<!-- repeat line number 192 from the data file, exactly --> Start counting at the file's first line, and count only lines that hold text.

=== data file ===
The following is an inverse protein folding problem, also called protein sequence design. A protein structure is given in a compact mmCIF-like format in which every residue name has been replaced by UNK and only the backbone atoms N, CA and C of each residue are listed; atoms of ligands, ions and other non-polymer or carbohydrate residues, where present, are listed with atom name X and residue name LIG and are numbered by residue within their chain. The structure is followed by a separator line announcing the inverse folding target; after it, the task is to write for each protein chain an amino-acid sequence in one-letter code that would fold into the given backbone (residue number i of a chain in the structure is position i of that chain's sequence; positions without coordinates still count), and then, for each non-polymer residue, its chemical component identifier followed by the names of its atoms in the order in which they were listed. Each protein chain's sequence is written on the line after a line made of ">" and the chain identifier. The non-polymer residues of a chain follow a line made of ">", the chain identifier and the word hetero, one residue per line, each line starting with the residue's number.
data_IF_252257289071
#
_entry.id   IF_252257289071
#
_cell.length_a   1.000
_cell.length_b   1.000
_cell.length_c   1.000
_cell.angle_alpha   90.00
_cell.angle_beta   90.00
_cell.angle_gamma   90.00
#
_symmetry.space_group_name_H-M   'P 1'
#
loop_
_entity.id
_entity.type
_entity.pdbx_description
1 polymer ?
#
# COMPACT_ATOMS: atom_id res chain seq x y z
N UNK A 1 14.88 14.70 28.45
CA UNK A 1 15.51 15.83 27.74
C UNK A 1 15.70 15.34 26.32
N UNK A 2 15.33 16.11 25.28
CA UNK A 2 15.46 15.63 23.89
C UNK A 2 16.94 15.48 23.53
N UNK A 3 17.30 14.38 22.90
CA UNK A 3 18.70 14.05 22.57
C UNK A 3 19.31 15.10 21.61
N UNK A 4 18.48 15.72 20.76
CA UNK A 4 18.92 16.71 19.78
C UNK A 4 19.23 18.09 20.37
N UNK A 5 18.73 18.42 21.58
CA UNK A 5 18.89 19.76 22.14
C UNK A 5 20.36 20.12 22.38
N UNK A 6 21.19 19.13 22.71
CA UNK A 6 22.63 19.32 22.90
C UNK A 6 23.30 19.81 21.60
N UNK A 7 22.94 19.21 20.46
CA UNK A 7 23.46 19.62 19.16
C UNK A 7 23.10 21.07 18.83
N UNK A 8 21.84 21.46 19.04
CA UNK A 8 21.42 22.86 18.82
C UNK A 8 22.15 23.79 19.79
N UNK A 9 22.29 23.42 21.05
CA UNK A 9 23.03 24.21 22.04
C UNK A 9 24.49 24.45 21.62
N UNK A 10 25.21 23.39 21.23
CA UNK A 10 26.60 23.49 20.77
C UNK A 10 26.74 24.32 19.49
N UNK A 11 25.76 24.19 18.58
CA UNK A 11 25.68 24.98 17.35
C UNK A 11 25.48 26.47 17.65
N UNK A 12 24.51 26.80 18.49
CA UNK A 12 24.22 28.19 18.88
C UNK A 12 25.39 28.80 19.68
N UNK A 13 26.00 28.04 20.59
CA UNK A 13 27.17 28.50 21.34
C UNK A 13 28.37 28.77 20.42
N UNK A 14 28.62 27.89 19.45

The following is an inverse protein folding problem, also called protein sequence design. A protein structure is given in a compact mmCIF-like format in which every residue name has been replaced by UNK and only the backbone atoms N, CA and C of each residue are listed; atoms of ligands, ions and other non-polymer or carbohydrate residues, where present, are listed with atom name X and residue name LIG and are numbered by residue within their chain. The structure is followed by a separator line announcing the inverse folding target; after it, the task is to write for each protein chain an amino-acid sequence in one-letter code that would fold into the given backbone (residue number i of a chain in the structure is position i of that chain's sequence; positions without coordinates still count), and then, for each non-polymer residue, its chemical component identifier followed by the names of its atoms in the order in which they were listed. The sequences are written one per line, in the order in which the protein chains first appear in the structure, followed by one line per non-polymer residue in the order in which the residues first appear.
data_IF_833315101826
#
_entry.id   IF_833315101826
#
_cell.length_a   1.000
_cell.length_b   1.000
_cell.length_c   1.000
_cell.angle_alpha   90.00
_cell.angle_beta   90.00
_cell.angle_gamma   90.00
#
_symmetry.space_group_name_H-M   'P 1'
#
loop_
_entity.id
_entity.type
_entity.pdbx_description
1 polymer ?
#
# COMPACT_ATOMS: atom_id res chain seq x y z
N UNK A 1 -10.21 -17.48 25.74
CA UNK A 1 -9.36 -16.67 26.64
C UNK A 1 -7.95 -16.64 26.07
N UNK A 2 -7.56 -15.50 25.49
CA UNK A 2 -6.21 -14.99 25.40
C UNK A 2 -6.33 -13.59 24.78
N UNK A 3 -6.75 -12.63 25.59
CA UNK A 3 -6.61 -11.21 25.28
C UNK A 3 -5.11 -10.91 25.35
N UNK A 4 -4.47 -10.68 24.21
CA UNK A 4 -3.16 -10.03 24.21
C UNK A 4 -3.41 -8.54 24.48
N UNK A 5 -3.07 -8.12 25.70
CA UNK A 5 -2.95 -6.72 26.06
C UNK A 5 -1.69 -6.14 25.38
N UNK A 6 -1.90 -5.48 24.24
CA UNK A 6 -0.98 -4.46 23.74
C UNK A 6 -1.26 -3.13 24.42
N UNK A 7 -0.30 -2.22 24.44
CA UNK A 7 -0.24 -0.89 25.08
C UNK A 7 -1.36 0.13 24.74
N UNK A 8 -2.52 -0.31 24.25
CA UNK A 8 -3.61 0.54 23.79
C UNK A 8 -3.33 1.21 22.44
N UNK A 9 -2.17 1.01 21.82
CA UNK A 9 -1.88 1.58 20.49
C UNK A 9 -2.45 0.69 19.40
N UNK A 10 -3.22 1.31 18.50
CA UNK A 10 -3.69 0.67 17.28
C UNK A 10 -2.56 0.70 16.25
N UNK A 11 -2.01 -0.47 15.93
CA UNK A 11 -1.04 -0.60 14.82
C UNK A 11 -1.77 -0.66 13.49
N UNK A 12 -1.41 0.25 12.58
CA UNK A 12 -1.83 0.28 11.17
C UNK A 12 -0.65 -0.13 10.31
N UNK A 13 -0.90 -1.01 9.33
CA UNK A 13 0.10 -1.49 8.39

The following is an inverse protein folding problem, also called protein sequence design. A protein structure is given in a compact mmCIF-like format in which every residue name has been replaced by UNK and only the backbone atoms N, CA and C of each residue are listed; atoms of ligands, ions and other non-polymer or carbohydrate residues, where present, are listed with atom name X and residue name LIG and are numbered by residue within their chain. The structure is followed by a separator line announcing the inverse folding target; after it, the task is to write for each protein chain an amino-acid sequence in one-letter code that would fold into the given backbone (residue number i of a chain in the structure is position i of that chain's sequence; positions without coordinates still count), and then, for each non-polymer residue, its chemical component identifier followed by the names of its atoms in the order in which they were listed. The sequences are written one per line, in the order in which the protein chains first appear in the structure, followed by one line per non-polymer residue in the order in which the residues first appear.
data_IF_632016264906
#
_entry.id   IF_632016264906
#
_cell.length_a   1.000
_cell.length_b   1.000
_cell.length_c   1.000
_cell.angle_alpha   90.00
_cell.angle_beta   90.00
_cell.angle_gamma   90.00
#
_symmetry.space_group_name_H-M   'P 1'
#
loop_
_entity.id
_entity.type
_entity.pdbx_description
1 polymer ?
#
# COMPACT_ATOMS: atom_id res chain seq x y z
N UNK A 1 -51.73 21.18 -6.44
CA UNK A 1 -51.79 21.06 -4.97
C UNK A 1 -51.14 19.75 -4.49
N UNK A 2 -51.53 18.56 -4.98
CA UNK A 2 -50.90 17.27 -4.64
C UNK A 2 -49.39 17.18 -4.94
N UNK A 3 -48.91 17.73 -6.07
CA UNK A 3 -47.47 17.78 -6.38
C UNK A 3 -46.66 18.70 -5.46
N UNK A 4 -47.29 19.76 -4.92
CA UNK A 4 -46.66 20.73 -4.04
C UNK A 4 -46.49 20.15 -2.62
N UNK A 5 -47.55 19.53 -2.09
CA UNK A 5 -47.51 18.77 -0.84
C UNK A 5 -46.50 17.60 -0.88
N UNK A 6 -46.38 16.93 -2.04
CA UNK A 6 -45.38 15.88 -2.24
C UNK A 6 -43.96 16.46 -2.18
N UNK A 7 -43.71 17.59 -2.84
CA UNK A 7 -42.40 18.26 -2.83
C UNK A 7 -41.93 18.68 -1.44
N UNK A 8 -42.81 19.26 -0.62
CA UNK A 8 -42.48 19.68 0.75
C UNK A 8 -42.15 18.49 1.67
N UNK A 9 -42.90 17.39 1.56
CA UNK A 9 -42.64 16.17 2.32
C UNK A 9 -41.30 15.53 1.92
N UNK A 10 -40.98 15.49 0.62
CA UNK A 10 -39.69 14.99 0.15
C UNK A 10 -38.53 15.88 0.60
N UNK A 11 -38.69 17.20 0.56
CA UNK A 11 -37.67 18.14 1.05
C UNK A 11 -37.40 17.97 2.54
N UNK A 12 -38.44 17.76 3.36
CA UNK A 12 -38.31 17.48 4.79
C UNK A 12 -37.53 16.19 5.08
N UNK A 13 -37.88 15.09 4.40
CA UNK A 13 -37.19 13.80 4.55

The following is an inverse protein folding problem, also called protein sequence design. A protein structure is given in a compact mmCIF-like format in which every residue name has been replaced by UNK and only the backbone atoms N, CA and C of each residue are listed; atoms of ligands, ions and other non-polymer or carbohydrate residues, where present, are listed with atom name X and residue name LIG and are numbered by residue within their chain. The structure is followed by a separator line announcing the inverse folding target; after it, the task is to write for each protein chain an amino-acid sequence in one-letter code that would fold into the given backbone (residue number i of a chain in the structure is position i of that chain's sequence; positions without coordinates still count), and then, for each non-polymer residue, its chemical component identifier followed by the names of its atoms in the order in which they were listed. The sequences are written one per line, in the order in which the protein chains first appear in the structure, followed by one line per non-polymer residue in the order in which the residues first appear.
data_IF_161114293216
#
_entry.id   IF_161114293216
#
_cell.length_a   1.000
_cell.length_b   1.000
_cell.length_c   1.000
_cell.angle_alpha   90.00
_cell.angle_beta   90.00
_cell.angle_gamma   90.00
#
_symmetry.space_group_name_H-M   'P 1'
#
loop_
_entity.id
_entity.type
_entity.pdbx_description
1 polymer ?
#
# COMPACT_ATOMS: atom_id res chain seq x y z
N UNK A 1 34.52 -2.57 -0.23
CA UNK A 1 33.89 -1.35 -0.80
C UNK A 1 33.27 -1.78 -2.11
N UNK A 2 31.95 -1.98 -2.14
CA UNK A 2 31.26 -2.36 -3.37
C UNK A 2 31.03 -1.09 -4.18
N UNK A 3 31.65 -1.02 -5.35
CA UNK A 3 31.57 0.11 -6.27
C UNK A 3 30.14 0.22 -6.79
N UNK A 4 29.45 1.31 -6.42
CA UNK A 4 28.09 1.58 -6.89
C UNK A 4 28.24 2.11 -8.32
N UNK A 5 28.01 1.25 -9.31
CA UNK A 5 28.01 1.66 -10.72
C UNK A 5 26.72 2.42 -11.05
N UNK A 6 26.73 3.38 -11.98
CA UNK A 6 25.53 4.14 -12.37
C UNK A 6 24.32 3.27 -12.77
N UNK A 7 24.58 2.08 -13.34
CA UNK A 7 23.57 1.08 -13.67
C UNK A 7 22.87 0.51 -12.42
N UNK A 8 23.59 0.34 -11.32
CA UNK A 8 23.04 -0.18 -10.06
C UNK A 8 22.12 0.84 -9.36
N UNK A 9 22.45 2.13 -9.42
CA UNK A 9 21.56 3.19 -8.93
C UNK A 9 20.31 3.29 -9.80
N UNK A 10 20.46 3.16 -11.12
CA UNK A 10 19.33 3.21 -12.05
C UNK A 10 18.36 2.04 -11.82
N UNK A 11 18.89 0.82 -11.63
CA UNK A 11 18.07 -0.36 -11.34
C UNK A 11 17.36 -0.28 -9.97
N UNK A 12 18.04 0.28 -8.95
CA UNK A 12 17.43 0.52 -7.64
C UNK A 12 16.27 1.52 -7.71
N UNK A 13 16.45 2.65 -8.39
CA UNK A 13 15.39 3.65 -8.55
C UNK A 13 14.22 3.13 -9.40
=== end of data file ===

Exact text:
_symmetry.space_group_name_H-M   'P 1'